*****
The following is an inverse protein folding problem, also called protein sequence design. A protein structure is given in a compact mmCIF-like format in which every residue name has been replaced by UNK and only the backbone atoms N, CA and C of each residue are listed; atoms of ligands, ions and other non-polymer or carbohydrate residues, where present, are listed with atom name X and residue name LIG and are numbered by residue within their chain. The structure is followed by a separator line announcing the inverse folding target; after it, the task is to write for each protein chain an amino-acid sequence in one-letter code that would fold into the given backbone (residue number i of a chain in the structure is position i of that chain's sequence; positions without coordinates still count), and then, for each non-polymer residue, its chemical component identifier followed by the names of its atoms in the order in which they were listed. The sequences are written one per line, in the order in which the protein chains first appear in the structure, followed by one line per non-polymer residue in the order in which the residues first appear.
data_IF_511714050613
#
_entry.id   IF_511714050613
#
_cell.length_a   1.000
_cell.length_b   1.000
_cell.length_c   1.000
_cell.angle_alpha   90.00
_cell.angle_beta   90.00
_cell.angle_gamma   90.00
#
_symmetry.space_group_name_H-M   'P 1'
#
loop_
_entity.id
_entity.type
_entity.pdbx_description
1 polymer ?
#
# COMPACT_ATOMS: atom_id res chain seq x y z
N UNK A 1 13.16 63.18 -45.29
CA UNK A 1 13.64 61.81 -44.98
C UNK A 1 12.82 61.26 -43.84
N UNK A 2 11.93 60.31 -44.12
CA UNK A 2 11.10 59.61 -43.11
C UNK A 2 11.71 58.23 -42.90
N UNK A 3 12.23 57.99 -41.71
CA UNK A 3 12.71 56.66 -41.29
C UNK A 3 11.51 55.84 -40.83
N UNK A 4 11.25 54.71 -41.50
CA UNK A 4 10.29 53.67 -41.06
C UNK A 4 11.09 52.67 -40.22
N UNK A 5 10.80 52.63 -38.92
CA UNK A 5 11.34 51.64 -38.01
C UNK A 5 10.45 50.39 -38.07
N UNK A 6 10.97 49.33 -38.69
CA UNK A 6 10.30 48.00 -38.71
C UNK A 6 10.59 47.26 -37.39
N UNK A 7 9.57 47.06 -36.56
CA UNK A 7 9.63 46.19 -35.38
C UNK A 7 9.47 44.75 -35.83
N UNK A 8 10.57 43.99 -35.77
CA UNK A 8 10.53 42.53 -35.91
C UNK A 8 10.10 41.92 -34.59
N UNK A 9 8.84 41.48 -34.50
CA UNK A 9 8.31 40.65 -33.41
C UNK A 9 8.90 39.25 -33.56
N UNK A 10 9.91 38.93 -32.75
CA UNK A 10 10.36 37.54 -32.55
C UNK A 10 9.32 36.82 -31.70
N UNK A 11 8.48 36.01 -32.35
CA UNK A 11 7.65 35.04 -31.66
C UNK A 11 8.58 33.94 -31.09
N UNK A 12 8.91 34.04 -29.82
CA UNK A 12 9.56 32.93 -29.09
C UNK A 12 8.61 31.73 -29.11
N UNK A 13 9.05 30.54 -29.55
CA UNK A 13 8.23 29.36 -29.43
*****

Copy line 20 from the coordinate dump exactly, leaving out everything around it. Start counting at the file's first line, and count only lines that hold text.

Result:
#